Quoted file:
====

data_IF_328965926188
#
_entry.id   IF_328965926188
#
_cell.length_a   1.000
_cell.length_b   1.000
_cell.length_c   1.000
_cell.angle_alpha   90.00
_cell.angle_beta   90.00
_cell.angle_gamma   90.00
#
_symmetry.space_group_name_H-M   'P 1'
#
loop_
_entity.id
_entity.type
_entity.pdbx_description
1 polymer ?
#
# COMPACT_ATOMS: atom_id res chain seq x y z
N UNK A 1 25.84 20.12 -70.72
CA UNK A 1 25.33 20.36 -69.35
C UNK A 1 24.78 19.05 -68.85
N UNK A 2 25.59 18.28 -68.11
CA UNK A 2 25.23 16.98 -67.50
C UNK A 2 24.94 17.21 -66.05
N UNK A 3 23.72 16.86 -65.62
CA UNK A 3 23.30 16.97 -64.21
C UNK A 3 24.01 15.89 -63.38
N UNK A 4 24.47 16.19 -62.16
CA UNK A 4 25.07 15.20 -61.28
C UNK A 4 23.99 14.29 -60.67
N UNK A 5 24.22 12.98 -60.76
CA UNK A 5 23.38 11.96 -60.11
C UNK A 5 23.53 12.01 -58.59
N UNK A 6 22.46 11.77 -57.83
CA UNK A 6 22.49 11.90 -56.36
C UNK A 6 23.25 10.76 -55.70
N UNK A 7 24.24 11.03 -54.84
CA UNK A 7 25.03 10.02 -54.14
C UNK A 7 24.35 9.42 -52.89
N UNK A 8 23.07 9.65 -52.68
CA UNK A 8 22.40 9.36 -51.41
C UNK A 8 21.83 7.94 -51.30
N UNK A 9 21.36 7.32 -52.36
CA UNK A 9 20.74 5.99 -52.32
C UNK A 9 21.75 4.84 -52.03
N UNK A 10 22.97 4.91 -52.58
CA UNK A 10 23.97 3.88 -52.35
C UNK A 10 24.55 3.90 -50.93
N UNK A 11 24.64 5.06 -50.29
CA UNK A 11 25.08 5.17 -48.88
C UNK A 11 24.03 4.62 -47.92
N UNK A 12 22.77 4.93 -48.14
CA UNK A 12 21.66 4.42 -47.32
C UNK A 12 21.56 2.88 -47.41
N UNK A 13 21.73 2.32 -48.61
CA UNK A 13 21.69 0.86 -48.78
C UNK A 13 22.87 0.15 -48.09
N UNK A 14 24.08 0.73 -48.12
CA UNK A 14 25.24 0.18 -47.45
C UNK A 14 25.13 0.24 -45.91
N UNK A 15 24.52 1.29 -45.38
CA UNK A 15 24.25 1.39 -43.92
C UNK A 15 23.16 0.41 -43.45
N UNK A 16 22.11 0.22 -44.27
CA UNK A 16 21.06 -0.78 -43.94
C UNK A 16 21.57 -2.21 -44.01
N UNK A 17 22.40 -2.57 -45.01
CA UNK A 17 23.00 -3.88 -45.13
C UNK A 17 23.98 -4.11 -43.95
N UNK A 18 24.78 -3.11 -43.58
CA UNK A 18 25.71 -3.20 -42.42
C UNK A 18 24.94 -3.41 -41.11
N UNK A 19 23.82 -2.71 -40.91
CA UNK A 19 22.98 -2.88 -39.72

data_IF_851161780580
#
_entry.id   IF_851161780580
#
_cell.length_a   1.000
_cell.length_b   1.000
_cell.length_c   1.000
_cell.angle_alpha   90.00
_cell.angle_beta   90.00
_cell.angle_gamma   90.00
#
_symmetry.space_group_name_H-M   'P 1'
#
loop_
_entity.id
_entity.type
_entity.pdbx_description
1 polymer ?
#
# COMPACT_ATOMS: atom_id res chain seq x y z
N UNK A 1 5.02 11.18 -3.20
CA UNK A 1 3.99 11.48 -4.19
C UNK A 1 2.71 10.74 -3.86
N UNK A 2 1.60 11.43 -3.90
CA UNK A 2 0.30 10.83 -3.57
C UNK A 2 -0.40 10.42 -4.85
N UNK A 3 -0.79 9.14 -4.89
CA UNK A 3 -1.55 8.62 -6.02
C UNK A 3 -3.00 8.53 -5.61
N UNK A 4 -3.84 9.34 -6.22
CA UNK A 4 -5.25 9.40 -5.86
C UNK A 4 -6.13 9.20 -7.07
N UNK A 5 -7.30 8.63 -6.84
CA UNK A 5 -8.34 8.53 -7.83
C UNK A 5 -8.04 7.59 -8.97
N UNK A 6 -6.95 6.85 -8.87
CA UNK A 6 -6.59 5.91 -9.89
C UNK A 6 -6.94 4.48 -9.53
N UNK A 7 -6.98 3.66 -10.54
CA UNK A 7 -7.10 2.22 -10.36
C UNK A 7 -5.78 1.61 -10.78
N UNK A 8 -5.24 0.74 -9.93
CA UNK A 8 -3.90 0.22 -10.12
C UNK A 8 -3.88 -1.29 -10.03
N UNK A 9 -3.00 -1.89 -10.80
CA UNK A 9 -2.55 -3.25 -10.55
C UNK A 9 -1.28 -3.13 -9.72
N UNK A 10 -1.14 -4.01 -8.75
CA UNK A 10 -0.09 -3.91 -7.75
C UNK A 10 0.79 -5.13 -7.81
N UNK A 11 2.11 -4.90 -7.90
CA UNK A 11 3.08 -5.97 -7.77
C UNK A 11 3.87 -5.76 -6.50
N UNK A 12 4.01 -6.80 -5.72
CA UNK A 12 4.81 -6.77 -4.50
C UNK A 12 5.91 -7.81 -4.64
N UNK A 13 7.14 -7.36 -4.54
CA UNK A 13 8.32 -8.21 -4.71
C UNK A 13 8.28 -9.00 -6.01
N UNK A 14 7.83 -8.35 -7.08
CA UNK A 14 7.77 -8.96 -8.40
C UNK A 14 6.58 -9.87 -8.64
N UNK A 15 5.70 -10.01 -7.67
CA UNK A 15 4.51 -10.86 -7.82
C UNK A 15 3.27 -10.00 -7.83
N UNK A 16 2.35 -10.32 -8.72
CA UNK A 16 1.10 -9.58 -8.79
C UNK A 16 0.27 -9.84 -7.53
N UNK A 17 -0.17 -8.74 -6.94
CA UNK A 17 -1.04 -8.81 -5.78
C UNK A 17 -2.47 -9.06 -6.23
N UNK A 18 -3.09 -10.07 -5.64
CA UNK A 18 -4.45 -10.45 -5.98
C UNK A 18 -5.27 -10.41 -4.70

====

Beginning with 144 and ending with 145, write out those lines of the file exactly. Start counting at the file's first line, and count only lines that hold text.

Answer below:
C UNK A 16 0.27 -9.84 -7.53
N UNK A 17 -0.17 -8.74 -6.94